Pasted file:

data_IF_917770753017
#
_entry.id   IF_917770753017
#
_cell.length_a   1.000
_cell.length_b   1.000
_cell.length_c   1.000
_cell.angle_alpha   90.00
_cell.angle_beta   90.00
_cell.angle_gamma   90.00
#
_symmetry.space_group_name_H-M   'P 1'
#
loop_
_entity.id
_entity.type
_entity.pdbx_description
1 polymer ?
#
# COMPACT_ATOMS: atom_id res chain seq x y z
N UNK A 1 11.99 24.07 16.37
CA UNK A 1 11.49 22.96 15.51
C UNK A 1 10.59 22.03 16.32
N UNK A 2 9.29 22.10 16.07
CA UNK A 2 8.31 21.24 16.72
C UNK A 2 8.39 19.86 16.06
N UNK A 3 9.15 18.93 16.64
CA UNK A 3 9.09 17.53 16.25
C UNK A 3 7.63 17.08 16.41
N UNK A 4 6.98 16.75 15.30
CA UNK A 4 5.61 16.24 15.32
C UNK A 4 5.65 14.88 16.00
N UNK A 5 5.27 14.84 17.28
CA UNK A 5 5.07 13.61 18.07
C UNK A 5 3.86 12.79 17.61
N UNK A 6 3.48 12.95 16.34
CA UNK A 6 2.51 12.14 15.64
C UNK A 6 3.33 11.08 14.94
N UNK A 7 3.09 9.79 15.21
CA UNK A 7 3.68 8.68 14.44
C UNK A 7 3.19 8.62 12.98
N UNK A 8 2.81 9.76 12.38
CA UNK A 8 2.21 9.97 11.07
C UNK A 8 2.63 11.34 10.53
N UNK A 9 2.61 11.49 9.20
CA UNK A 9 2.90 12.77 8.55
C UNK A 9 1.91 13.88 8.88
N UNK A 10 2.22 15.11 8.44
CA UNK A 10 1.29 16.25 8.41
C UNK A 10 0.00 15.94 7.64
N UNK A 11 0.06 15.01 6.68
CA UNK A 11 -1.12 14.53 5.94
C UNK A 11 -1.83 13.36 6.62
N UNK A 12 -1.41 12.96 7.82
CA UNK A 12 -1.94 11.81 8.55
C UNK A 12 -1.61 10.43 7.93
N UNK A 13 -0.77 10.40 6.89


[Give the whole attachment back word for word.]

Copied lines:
data_IF_917770753017
#
_entry.id   IF_917770753017
#
_cell.length_a   1.000
_cell.length_b   1.000
_cell.length_c   1.000
_cell.angle_alpha   90.00
_cell.angle_beta   90.00
_cell.angle_gamma   90.00
#
_symmetry.space_group_name_H-M   'P 1'
#
loop_
_entity.id
_entity.type
_entity.pdbx_description
1 polymer ?
#
# COMPACT_ATOMS: atom_id res chain seq x y z
N UNK A 1 11.99 24.07 16.37
CA UNK A 1 11.49 22.96 15.51
C UNK A 1 10.59 22.03 16.32
N UNK A 2 9.29 22.10 16.07
CA UNK A 2 8.31 21.24 16.72
C UNK A 2 8.39 19.86 16.06
N UNK A 3 9.15 18.93 16.64
CA UNK A 3 9.09 17.53 16.25
C UNK A 3 7.63 17.08 16.41
N UNK A 4 6.98 16.75 15.30
CA UNK A 4 5.61 16.24 15.32
C UNK A 4 5.65 14.88 16.00
N UNK A 5 5.27 14.84 17.28
CA UNK A 5 5.07 13.61 18.07
C UNK A 5 3.86 12.79 17.61
N UNK A 6 3.48 12.95 16.34
CA UNK A 6 2.51 12.14 15.64
C UNK A 6 3.33 11.08 14.94
N UNK A 7 3.09 9.79 15.21
CA UNK A 7 3.68 8.68 14.44
C UNK A 7 3.19 8.62 12.98
N UNK A 8 2.81 9.76 12.38
CA UNK A 8 2.21 9.97 11.07
C UNK A 8 2.63 11.34 10.53
N UNK A 9 2.61 11.49 9.20
CA UNK A 9 2.90 12.77 8.55
C UNK A 9 1.91 13.88 8.88
N UNK A 10 2.22 15.11 8.44
CA UNK A 10 1.29 16.25 8.41
C UNK A 10 0.00 15.94 7.64
N UNK A 11 0.06 15.01 6.68
CA UNK A 11 -1.12 14.53 5.94
C UNK A 11 -1.83 13.36 6.62
N UNK A 12 -1.41 12.96 7.82
CA UNK A 12 -1.94 11.81 8.55
C UNK A 12 -1.61 10.43 7.93
N UNK A 13 -0.77 10.40 6.89